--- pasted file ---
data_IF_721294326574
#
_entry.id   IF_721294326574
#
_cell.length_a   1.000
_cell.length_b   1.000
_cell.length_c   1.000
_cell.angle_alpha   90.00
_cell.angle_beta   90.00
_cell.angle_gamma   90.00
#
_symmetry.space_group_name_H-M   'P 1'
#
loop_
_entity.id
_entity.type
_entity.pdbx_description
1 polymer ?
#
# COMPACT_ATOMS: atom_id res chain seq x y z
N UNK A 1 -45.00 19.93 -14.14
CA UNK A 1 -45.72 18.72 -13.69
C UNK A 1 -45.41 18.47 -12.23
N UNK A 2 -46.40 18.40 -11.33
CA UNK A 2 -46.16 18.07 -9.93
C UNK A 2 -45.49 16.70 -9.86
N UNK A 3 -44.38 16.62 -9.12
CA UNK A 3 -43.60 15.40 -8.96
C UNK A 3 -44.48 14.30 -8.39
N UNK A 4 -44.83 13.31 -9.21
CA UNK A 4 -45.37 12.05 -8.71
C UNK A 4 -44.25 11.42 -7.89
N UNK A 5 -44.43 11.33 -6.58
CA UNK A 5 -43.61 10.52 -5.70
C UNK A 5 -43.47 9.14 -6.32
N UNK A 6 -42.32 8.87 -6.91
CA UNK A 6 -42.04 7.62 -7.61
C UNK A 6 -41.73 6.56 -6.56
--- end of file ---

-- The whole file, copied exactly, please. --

data_IF_721294326574
#
_entry.id   IF_721294326574
#
_cell.length_a   1.000
_cell.length_b   1.000
_cell.length_c   1.000
_cell.angle_alpha   90.00
_cell.angle_beta   90.00
_cell.angle_gamma   90.00
#
_symmetry.space_group_name_H-M   'P 1'
#
loop_
_entity.id
_entity.type
_entity.pdbx_description
1 polymer ?
#
# COMPACT_ATOMS: atom_id res chain seq x y z
N UNK A 1 -45.00 19.93 -14.14
CA UNK A 1 -45.72 18.72 -13.69
C UNK A 1 -45.41 18.47 -12.23
N UNK A 2 -46.40 18.40 -11.33
CA UNK A 2 -46.16 18.07 -9.93
C UNK A 2 -45.49 16.70 -9.86
N UNK A 3 -44.38 16.62 -9.12
CA UNK A 3 -43.60 15.40 -8.96
C UNK A 3 -44.48 14.30 -8.39
N UNK A 4 -44.83 13.31 -9.21
CA UNK A 4 -45.37 12.05 -8.71
C UNK A 4 -44.25 11.42 -7.89
N UNK A 5 -44.43 11.33 -6.58
CA UNK A 5 -43.61 10.52 -5.70
C UNK A 5 -43.47 9.14 -6.32
N UNK A 6 -42.32 8.87 -6.91
CA UNK A 6 -42.04 7.62 -7.61
C UNK A 6 -41.73 6.56 -6.56